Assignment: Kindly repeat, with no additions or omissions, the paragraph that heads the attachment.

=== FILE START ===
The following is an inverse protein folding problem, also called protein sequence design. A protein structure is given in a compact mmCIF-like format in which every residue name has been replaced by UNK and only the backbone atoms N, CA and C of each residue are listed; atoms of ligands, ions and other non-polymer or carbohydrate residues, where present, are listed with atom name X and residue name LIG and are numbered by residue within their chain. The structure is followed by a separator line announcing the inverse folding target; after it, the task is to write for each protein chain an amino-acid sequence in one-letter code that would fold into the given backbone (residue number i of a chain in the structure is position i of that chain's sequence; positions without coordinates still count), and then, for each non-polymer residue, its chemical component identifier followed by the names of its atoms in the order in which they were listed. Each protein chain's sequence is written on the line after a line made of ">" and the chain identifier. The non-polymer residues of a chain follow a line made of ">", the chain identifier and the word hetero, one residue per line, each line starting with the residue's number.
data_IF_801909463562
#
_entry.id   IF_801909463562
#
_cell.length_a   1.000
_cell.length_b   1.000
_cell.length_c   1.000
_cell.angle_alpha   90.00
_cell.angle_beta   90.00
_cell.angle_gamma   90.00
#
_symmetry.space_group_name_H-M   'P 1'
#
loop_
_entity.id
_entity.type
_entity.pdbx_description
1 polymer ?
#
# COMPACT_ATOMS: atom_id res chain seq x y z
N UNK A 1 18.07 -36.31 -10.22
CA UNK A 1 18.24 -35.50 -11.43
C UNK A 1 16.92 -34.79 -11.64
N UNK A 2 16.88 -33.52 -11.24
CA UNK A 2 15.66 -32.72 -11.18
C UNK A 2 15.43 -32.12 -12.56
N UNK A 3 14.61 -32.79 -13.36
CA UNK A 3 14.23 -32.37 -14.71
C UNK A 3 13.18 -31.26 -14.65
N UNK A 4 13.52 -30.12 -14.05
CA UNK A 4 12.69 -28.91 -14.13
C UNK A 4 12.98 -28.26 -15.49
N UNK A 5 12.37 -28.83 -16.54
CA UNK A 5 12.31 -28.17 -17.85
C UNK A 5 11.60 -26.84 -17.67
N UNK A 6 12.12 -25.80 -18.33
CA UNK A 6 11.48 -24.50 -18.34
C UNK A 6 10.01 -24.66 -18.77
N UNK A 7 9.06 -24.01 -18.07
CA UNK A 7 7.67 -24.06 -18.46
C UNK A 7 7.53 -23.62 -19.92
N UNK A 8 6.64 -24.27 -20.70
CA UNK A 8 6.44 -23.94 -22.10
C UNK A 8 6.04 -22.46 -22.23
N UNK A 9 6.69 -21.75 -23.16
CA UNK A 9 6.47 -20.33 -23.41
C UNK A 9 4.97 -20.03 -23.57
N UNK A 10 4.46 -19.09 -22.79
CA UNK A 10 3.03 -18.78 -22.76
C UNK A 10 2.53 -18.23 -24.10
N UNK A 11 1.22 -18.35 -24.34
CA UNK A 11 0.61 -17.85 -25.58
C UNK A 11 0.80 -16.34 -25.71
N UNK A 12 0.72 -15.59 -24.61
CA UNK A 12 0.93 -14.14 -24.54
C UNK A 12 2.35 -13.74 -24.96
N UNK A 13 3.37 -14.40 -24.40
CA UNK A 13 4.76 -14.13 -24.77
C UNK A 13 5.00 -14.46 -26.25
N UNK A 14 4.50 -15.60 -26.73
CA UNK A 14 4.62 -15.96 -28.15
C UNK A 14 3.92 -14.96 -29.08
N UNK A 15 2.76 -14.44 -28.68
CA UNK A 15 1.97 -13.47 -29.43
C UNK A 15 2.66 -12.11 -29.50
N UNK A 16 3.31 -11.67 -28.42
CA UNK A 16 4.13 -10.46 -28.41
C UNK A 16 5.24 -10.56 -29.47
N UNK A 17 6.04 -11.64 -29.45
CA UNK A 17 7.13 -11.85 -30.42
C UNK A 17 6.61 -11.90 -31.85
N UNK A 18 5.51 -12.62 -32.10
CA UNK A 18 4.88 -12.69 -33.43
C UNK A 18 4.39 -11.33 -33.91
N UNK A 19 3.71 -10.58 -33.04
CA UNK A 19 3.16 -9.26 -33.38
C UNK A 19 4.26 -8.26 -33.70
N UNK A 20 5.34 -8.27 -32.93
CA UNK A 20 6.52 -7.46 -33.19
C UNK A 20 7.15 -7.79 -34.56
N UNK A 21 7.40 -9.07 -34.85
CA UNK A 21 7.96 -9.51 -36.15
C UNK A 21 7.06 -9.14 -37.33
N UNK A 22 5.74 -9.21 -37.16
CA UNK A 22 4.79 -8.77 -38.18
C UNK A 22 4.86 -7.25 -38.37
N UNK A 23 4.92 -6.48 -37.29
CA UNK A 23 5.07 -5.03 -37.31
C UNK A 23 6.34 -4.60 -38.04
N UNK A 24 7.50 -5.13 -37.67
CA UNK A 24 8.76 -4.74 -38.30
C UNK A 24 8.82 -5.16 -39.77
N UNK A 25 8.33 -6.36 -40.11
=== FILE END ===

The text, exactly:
The following is an inverse protein folding problem, also called protein sequence design. A protein structure is given in a compact mmCIF-like format in which every residue name has been replaced by UNK and only the backbone atoms N, CA and C of each residue are listed; atoms of ligands, ions and other non-polymer or carbohydrate residues, where present, are listed with atom name X and residue name LIG and are numbered by residue within their chain. The structure is followed by a separator line announcing the inverse folding target; after it, the task is to write for each protein chain an amino-acid sequence in one-letter code that would fold into the given backbone (residue number i of a chain in the structure is position i of that chain's sequence; positions without coordinates still count), and then, for each non-polymer residue, its chemical component identifier followed by the names of its atoms in the order in which they were listed. Each protein chain's sequence is written on the line after a line made of ">" and the chain identifier. The non-polymer residues of a chain follow a line made of ">", the chain identifier and the word hetero, one residue per line, each line starting with the residue's number.